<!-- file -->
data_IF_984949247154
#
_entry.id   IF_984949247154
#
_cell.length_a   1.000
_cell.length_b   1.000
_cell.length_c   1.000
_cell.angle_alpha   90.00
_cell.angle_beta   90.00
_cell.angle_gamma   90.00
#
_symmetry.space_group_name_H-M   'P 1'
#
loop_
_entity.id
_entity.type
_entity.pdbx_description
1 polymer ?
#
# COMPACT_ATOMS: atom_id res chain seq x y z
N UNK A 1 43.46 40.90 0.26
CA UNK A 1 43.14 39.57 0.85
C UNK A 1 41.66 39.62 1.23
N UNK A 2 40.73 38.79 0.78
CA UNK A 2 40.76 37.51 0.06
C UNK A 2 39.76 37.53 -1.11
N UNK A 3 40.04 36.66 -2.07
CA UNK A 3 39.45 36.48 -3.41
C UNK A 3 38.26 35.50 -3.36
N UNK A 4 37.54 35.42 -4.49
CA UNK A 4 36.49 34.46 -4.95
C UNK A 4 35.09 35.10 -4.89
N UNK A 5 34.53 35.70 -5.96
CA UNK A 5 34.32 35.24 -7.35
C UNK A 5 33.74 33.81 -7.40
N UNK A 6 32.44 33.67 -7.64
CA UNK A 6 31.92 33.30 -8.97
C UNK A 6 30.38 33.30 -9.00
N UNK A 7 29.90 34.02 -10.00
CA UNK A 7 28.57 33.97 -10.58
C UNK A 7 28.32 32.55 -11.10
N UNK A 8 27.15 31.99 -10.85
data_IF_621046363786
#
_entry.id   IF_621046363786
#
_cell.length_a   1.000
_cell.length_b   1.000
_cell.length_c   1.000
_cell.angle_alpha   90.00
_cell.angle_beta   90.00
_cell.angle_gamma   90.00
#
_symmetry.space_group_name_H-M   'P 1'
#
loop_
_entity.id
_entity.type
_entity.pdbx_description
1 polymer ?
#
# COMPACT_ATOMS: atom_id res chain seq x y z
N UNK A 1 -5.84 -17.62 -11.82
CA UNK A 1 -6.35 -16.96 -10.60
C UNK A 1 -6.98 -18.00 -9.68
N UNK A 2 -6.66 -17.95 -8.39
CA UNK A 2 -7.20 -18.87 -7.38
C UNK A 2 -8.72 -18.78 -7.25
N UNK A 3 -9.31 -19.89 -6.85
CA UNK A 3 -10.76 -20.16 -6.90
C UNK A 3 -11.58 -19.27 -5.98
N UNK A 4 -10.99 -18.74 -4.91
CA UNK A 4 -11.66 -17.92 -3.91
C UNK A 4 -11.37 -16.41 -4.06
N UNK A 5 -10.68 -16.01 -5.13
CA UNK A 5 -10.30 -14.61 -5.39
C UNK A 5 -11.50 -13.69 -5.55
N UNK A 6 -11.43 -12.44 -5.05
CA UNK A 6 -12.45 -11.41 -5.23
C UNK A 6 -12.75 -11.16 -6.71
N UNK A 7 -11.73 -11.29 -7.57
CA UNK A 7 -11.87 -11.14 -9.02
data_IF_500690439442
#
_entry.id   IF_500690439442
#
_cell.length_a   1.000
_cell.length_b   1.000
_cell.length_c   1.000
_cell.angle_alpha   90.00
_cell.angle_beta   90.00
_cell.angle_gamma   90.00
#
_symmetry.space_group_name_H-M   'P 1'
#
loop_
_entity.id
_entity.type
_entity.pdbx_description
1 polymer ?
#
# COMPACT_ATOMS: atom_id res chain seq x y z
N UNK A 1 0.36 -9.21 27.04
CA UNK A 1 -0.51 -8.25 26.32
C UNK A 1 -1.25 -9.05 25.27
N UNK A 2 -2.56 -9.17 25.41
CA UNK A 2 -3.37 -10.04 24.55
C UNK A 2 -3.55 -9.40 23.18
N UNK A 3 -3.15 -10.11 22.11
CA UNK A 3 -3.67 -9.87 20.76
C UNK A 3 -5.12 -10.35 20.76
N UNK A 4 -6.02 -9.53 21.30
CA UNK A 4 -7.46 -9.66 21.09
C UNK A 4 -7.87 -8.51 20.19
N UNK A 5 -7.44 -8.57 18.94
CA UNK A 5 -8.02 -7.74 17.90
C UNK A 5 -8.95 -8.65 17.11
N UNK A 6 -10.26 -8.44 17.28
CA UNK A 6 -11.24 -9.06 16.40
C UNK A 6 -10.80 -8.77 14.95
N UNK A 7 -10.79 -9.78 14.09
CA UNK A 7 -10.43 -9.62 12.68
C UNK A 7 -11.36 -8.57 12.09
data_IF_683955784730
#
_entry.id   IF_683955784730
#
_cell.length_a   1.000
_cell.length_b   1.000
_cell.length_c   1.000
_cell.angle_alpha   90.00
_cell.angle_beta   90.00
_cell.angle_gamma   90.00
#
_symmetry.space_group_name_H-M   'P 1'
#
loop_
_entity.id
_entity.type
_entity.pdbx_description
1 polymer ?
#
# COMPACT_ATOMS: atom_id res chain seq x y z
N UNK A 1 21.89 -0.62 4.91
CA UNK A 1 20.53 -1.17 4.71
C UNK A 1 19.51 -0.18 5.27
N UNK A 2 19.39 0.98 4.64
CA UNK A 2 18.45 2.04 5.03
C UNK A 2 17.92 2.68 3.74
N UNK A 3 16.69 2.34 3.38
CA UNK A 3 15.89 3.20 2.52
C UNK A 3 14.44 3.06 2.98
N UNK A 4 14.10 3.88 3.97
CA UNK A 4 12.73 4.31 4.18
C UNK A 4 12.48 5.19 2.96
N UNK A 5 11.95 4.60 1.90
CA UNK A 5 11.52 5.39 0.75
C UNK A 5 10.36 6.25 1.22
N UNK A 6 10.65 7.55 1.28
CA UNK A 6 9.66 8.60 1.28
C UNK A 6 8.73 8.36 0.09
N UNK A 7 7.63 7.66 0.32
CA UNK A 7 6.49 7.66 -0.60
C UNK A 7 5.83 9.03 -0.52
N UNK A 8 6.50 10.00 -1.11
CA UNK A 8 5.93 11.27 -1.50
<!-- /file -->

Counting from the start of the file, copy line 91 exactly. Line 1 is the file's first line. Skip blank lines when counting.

_cell.angle_beta   90.00